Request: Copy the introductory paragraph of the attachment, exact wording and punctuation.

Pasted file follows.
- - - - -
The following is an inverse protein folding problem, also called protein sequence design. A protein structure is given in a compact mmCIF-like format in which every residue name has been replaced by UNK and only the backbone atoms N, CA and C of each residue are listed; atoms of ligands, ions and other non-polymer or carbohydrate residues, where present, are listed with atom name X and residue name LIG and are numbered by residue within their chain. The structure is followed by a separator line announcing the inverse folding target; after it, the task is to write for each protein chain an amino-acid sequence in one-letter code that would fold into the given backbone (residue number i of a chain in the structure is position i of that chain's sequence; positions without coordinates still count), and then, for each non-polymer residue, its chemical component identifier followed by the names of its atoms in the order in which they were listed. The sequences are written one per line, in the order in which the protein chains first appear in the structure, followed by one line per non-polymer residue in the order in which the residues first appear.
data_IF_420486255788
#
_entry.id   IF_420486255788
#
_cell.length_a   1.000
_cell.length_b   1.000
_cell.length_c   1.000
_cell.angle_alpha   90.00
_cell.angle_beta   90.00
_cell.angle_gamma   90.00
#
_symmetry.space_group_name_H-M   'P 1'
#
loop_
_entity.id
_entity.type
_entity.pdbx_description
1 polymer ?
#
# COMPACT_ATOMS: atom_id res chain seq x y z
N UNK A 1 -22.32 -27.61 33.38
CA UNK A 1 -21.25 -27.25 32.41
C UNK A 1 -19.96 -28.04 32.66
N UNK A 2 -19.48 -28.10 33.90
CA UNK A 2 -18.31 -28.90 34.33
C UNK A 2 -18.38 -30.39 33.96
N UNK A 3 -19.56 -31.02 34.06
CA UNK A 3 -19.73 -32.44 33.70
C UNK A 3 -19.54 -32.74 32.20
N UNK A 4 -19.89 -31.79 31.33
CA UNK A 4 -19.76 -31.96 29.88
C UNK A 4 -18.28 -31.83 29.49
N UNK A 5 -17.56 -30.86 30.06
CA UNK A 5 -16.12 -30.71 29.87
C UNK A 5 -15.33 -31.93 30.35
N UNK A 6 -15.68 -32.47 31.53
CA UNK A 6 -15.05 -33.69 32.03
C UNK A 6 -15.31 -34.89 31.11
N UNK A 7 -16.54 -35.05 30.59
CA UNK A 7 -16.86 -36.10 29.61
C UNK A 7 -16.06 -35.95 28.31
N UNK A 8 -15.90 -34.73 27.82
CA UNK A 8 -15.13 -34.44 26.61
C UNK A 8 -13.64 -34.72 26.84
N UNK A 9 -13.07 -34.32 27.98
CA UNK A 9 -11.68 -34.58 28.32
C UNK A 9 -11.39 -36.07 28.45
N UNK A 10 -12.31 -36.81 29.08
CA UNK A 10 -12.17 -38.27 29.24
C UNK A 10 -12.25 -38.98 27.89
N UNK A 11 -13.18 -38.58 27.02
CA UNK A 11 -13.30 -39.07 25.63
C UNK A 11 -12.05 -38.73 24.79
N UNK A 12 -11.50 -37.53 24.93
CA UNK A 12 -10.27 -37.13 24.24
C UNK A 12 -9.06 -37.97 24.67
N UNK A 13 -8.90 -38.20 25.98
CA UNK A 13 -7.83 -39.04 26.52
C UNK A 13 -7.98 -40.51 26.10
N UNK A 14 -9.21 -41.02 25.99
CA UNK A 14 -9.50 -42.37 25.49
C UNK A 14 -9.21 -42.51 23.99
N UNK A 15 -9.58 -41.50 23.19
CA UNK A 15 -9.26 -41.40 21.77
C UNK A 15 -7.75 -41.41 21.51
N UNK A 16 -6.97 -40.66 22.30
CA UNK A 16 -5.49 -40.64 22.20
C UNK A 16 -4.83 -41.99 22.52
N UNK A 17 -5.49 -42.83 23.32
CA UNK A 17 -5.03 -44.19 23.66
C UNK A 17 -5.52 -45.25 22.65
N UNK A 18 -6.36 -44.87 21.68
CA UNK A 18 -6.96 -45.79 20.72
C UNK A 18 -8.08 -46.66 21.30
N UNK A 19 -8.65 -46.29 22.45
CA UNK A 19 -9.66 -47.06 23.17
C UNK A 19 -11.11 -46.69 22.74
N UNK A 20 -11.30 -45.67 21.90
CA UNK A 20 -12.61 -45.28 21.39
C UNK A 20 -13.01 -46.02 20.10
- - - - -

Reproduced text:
The following is an inverse protein folding problem, also called protein sequence design. A protein structure is given in a compact mmCIF-like format in which every residue name has been replaced by UNK and only the backbone atoms N, CA and C of each residue are listed; atoms of ligands, ions and other non-polymer or carbohydrate residues, where present, are listed with atom name X and residue name LIG and are numbered by residue within their chain. The structure is followed by a separator line announcing the inverse folding target; after it, the task is to write for each protein chain an amino-acid sequence in one-letter code that would fold into the given backbone (residue number i of a chain in the structure is position i of that chain's sequence; positions without coordinates still count), and then, for each non-polymer residue, its chemical component identifier followed by the names of its atoms in the order in which they were listed. The sequences are written one per line, in the order in which the protein chains first appear in the structure, followed by one line per non-polymer residue in the order in which the residues first appear.